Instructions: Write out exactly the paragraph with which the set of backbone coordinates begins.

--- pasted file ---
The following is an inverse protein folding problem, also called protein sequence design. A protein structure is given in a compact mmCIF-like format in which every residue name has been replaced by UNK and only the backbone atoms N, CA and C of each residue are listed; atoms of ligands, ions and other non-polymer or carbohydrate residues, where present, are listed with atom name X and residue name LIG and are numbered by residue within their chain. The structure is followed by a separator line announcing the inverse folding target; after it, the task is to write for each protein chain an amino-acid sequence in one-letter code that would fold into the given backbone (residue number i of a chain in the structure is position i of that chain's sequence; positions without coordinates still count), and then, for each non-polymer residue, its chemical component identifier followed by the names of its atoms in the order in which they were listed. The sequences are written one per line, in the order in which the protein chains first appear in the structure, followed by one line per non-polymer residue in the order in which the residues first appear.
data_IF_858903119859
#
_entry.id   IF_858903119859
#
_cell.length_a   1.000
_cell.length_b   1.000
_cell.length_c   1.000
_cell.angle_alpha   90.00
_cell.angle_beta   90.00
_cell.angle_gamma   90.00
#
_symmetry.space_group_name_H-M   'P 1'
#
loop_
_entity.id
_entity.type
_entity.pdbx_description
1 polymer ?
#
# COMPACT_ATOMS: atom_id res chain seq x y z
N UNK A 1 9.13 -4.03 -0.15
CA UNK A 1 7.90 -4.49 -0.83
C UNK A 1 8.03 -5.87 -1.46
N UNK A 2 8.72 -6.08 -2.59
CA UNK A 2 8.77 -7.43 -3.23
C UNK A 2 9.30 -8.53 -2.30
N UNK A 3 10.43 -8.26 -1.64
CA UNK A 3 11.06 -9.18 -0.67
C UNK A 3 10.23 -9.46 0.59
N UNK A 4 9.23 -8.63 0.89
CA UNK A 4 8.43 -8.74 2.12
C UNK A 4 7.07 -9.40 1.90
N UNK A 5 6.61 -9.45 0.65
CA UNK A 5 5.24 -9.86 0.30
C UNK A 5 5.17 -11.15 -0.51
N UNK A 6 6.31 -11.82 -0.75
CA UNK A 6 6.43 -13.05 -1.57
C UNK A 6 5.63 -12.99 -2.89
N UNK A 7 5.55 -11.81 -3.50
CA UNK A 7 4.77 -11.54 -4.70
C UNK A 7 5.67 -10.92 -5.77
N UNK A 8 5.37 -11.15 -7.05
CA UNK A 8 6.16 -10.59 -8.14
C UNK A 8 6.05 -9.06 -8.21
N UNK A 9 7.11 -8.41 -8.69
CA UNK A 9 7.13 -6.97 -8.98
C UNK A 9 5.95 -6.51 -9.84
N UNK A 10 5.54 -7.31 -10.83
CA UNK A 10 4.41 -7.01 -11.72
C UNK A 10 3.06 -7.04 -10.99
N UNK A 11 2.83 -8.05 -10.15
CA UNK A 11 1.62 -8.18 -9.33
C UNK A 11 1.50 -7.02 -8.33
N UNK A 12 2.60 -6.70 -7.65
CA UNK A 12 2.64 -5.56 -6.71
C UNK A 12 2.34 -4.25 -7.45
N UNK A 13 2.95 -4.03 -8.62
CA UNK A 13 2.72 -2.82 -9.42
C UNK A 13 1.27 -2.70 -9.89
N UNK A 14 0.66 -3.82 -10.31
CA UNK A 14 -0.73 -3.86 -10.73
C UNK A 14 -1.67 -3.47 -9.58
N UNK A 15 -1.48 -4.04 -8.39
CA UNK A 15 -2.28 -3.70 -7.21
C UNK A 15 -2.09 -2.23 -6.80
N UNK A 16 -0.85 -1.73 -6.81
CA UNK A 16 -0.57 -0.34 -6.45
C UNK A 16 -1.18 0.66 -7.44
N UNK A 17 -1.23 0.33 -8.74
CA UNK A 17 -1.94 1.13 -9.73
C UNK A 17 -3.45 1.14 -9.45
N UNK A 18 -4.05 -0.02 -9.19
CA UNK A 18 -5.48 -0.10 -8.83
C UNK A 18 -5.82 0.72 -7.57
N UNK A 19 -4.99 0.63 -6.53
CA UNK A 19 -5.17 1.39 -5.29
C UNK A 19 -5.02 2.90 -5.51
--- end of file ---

The following is an inverse protein folding problem, also called protein sequence design. A protein structure is given in a compact mmCIF-like format in which every residue name has been replaced by UNK and only the backbone atoms N, CA and C of each residue are listed; atoms of ligands, ions and other non-polymer or carbohydrate residues, where present, are listed with atom name X and residue name LIG and are numbered by residue within their chain. The structure is followed by a separator line announcing the inverse folding target; after it, the task is to write for each protein chain an amino-acid sequence in one-letter code that would fold into the given backbone (residue number i of a chain in the structure is position i of that chain's sequence; positions without coordinates still count), and then, for each non-polymer residue, its chemical component identifier followed by the names of its atoms in the order in which they were listed. The sequences are written one per line, in the order in which the protein chains first appear in the structure, followed by one line per non-polymer residue in the order in which the residues first appear.